Loan or Advance against receivables is financing made available to a party involved in a supply chain on the expectation of repayment from funds generated from current or future trade receivables and is usually made against the security of such receivables, but may be unsecured.
Loan or Advance against receivables
- Receivables Lending
- Receivables Finance
- Invoice Financing
- Trade Receivable Loans
- Trade Loans
In this case the loans or advances may be legally secured on a stream of future receivables or may be unsecured and simply take comfort that such receivables will be converted to cash at a future date to repay the financing. Such loans are only made where the seller (the borrower) has, or will acquire through use of the loan monies, receivables arising from its business activities as a seller of goods or services. Where the relevant receivables exist at the time the loan is made, such a loan may be considered as a type of secured loan collateralised by the receivables. Where the loan is advanced on a promise or expectation of such receivables arising at a future date, the loan is akin to working capital finance with the comfort of potential future collateral.
Varying degrees of security are possible. In some case, the finance provider may not take security at all but use the existence of the receivables as either informal comfort or as notionally satisfying financial covenants or tests imposed on the seller. It is a technique of supply chain finance, where it contributes to the operation and integration of supply chain activity. In other situations, it may be viewed as a type of corporate lending.
The finance provider and the client, a seller of goods and services.
Contractual relationships and documentation
A loan agreement (or credit facility) with applicable terms and conditions agreed between the finance provider and the client. This may contain financial covenants or tests which are capable of being satisfied by the existence of the receivables.
Where security has been agreed, a suitable security agreement will also exist under which the receivables are appropriately charged, assigned or pledged. The precise nature of this security agreement will depend on a number of factors such as the nature of the receivables, the jurisdiction involved and the commercial arrangement between the parties.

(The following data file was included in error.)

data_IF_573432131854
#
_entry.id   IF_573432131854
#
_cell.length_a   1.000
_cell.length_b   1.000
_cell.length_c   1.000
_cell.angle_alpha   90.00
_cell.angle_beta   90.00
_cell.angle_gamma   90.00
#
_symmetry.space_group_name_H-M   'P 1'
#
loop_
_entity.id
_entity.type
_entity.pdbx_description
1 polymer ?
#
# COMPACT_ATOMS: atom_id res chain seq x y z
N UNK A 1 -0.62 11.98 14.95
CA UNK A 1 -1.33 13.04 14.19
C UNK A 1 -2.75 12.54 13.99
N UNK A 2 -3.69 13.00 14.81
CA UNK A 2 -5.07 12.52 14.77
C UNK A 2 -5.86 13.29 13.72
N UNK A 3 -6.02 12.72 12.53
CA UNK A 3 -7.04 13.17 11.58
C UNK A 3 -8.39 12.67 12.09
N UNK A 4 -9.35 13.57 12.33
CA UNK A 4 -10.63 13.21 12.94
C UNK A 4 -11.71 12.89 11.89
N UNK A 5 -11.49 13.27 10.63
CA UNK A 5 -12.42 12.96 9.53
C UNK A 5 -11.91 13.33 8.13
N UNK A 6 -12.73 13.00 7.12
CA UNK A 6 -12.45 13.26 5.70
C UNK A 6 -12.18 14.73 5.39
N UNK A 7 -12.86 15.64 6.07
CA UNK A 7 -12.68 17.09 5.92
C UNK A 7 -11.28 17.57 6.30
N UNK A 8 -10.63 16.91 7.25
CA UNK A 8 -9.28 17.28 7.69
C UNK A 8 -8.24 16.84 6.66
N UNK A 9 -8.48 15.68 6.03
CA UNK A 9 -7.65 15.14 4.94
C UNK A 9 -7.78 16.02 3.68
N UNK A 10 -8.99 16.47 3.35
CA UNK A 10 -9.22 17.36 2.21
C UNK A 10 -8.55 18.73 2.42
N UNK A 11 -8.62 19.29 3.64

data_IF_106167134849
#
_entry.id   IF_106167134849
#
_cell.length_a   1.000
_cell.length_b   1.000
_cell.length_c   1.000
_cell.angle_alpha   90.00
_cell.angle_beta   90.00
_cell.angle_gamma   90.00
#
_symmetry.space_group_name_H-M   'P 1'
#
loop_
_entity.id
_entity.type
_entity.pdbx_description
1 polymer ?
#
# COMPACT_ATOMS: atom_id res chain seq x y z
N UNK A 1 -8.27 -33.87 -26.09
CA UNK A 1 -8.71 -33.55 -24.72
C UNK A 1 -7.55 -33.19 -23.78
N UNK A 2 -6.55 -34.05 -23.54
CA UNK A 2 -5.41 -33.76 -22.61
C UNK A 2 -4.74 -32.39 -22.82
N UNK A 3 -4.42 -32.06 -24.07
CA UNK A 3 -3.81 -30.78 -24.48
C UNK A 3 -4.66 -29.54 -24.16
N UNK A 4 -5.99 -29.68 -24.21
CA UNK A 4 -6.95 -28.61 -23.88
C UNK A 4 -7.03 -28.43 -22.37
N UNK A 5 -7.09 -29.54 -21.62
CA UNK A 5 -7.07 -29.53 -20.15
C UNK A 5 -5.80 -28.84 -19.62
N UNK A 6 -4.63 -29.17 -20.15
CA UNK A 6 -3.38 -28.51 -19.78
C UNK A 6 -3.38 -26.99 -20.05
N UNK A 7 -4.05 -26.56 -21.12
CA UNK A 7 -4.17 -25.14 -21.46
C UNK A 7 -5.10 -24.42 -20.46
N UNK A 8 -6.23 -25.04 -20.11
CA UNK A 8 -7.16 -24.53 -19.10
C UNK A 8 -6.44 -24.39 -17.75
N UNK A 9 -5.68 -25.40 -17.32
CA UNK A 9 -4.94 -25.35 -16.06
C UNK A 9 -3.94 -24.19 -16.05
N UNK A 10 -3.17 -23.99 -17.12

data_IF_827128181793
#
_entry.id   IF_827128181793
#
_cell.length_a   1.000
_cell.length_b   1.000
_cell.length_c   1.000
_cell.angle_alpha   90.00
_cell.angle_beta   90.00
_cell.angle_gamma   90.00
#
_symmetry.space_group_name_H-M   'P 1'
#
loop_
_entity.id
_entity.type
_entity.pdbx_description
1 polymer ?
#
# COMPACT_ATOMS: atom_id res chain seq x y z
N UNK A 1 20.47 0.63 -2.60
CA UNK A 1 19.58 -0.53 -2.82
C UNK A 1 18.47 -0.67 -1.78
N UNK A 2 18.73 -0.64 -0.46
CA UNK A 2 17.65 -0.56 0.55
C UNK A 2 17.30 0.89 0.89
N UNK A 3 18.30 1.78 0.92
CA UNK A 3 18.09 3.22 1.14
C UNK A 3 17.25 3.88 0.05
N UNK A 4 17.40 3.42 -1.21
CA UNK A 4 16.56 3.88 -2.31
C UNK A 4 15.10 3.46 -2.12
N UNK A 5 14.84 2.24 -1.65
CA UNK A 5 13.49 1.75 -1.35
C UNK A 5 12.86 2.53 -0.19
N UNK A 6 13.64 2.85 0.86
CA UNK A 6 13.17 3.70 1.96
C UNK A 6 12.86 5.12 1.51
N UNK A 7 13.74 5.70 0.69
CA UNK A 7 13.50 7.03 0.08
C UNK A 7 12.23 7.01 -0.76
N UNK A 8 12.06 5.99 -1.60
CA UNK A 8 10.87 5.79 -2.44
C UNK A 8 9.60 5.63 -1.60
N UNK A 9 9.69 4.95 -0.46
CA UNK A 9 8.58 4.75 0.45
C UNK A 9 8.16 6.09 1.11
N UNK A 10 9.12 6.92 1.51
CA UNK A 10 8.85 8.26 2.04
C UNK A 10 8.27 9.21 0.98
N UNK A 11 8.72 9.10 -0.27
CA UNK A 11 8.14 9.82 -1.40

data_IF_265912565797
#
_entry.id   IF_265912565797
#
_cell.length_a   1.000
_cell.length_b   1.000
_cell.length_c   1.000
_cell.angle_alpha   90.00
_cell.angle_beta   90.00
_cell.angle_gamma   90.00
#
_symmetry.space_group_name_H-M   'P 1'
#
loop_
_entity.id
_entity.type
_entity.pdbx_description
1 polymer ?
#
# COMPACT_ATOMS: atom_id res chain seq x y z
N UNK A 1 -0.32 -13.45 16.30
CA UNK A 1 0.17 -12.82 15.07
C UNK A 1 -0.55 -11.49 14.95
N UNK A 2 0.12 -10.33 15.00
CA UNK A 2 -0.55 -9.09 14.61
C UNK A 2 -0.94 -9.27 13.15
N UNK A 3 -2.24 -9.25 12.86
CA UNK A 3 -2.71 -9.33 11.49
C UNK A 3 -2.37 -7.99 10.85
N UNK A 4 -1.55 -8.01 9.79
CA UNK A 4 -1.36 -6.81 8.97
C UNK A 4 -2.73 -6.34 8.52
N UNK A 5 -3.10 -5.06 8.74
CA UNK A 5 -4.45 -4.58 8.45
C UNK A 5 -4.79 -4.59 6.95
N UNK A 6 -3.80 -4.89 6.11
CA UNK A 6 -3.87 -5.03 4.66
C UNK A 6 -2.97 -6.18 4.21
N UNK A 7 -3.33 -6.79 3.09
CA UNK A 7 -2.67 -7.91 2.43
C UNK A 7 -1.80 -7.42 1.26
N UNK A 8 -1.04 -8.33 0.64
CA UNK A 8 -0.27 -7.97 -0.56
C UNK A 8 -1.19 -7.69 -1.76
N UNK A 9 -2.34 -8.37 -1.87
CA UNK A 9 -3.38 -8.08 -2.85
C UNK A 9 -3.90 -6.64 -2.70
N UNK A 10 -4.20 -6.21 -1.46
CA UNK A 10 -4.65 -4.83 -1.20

A security agreement with appropriate terms and conditions.
Risks and risk mitigation
- Creditworthiness of the client especially where no formal security is taken over the receivables, mitigated by due diligence
- Performance risk on the seller (client) which may lead to failure to create receivables, mitigated by due diligence
- Bans on Assignment, mitigated by due diligence and representations and warranties.
- Dilutions, mitigated by due diligence and presentations and warranties from the seller (client)
- Timeliness of creation of the receivables, mitigated by due diligence
- Failure to create or perfect effective security, mitigated by legal due diligence
- All the above risks are also mitigated by a robust monitoring, reporting and audit process regarding transactions, systems and controls
- All the above risks are also mitigated by a robust monitoring, reporting and audit process regarding transactions, systems and controls.
Transaction flow: illustrative only
Source: Global SCF Forum
The loan agreement will be issued in accordance with the finance provider’s usual procedures and the appropriate security as applicable perfected in the usual manner.
Monitoring of the receivables may or may not be undertaken.
In some instances, the finance provider may establish a borrowing base to regulate the amount of funding advanced (see Glossary).
- Enables access to financing on potentially better terms than without the use of receivables
- For the finance provider, security of the receivables, where taken.